Look for practical experience outside school. In addition to summer associate experiences, it may be possible to fit part-time legal work into your schedule during law school (especially during your third year). Your school may have relationships with specific firms, for internship purposes, or you may find such part-time experience through your own inquiry. When interviewing for a summer associate position, for example, you may also want to inquire about a firm's part-time employment opportunities. Many schools, moreover, have connections to pro bono programs that can provide both practical experience and tremendous personal rewards. Look for experiences that may relate to your future endeavors, but be open to the possibility that even unrelated experiences can provide you with valuable insight into the fundamentals of legal practice: fact-gathering, legal research, legal analysis, drafting, negotiation and oral communication.

Strive, wherever possible, to supplement your "book learning" with some form of real-world experience. Seek out faculty with practical experience. Many schools employ adjunct faculty who are engaged in the full-time practice of law, and many full-time law professors consult with law firms, or maintain a smaller practice of law, in addition to their academic endeavors. Often, merely talking to professors who have worked (or who are currently working) in your preferred area may give you valuable insight. Ask them what they like (and dislike) about their practice, what they thought was valuable (or not so valuable) preparation for that practice, and where they might advise a law student to consider working to gain the appropriate experience. Better yet, it may be possible to work directly with such professors (helping write an article or book chapter, or perhaps even working on a practical project). Seek out alumni with practical experience. Many law schools have programs to place law students with alumni mentors.

Take advantage of such a program, if your school offers it. Even if no formal program exists, consider reaching out to graduates (especially those with whom you are acquainted) to ask questions about their experiences, and seek guidance on the best way to prepare for the practice of law. Your school's development and placement offices will likely have lists of graduates, and some information on their current areas of practice. In addition, your school may host alumni receptions and education programs that attract alumni. Consider attending those programs, and making connections with alumni, who are often eager to help students at their alma mater begin successful careers. Limit pure academic study. While individual courses may be interesting and insightful, an entire law school career of legal history, jurisprudence or review of social problems is generally not good preparation for a law firm. Use your time wisely. Take such courses to broaden your horizons and stimulate your mind, not as a substitute for the "grind" practical courses that you know you should be taking. Be a skeptical consumer.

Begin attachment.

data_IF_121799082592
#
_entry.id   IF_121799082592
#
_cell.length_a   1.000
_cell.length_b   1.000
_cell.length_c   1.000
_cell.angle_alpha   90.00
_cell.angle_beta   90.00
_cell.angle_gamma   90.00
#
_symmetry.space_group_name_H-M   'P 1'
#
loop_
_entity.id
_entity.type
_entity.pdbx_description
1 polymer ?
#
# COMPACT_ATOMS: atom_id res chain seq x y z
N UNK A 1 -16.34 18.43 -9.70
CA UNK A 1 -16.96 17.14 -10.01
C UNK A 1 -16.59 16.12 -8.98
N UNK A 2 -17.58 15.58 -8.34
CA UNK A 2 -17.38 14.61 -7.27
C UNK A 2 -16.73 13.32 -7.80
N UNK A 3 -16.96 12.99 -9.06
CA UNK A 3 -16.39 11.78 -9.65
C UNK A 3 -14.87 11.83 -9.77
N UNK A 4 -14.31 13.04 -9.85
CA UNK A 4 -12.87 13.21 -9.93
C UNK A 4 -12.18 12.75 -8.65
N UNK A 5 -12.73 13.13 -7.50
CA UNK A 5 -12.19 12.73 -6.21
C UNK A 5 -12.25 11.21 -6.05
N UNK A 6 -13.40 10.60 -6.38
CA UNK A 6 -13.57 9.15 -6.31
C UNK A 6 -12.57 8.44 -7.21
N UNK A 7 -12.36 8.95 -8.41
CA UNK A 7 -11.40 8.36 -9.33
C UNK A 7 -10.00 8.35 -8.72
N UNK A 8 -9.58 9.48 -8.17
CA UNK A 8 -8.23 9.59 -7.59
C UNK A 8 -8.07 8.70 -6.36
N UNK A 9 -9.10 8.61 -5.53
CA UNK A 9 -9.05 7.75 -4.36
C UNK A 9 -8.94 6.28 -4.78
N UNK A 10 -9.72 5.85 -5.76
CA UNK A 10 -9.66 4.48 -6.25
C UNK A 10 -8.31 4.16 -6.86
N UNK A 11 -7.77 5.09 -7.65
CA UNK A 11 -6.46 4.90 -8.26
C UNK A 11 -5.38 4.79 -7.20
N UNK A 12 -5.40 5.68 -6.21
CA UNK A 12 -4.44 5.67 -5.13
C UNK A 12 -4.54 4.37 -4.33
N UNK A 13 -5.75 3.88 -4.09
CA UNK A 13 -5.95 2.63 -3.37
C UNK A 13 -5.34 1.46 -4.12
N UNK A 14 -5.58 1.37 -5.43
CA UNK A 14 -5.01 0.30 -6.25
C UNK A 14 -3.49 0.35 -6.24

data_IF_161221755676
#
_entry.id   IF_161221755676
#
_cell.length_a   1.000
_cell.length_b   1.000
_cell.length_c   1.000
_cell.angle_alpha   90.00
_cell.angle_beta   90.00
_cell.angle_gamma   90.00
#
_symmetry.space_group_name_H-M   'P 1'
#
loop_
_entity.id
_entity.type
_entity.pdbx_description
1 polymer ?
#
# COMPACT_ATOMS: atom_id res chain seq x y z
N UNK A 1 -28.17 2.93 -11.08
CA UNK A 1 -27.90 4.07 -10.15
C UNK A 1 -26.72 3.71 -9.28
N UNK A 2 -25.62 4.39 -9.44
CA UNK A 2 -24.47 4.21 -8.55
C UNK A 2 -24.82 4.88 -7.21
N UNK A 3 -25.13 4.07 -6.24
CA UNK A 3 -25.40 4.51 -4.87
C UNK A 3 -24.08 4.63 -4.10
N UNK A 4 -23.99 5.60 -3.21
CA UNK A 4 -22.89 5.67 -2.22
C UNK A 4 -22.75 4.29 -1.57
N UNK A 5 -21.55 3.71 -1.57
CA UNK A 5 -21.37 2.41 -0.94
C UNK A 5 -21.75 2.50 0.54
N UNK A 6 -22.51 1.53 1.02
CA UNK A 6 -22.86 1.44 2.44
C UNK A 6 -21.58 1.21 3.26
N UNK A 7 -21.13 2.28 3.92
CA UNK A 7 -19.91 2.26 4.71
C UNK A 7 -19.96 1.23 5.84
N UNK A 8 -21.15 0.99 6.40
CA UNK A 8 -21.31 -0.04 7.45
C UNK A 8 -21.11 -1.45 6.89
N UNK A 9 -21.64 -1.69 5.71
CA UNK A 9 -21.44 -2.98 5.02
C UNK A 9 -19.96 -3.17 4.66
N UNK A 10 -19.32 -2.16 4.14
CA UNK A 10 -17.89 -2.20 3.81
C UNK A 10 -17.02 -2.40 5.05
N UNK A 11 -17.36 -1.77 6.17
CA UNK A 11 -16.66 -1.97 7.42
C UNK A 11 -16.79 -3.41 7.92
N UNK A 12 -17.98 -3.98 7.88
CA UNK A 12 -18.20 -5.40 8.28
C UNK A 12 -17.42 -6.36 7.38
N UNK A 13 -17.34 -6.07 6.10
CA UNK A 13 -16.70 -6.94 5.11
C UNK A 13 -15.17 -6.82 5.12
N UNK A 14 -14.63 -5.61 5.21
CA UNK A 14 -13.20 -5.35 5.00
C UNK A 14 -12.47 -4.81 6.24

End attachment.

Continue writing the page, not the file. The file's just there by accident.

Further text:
Law school, like most things, generally costs too much. Worse than paying too much, however, is the prospect of getting too little out of school. In choosing courses, and in deciding whether to stay in a course, apply a simple cost-benefit test: is this course a waste of my time and money? If it is, find something better. Prepare for the transition. The end of law school comes all too quickly. If you allow it to happen, you may find yourself near the end without a clear concept of what you really want to do with your career, and where you should best start after law school. To avoid that syndrome, begin thinking, early in law school, where you might want your career to go. Spend lots of time at your school's placement center. Get to know the counselors, and make sure they get to know you. Identify alternative career paths, and the kinds of skills required to follow each one. Eliminate clearly inappropriate alternatives.

Place emphasis on finding what is stimulating and rewarding for you, rather than seeking to maintain generalist credentials forever. Consider transition career steps. Judicial clerkships, government service and public service positions, for example, can provide practical experience between law school and practice in a law firm. Some post-graduate fellowships and study abroad, moreover, offer additional time to consider alternatives before leaping into full-time practice. Some students, moreover, work for a few years and then return to law school to pursue post-graduate training in a specific area of law. Finally, recognize the unique opportunity that law school represents. For most lawyers, the full-time practice of law requires a dedication of time that rarely permits leisurely study of broad areas of law. As a law student, you have the gift of time (to identify your interests, to gather the building-block knowledge essential to your chosen area, and to fill in the gaps in your education). Use that gift wisely.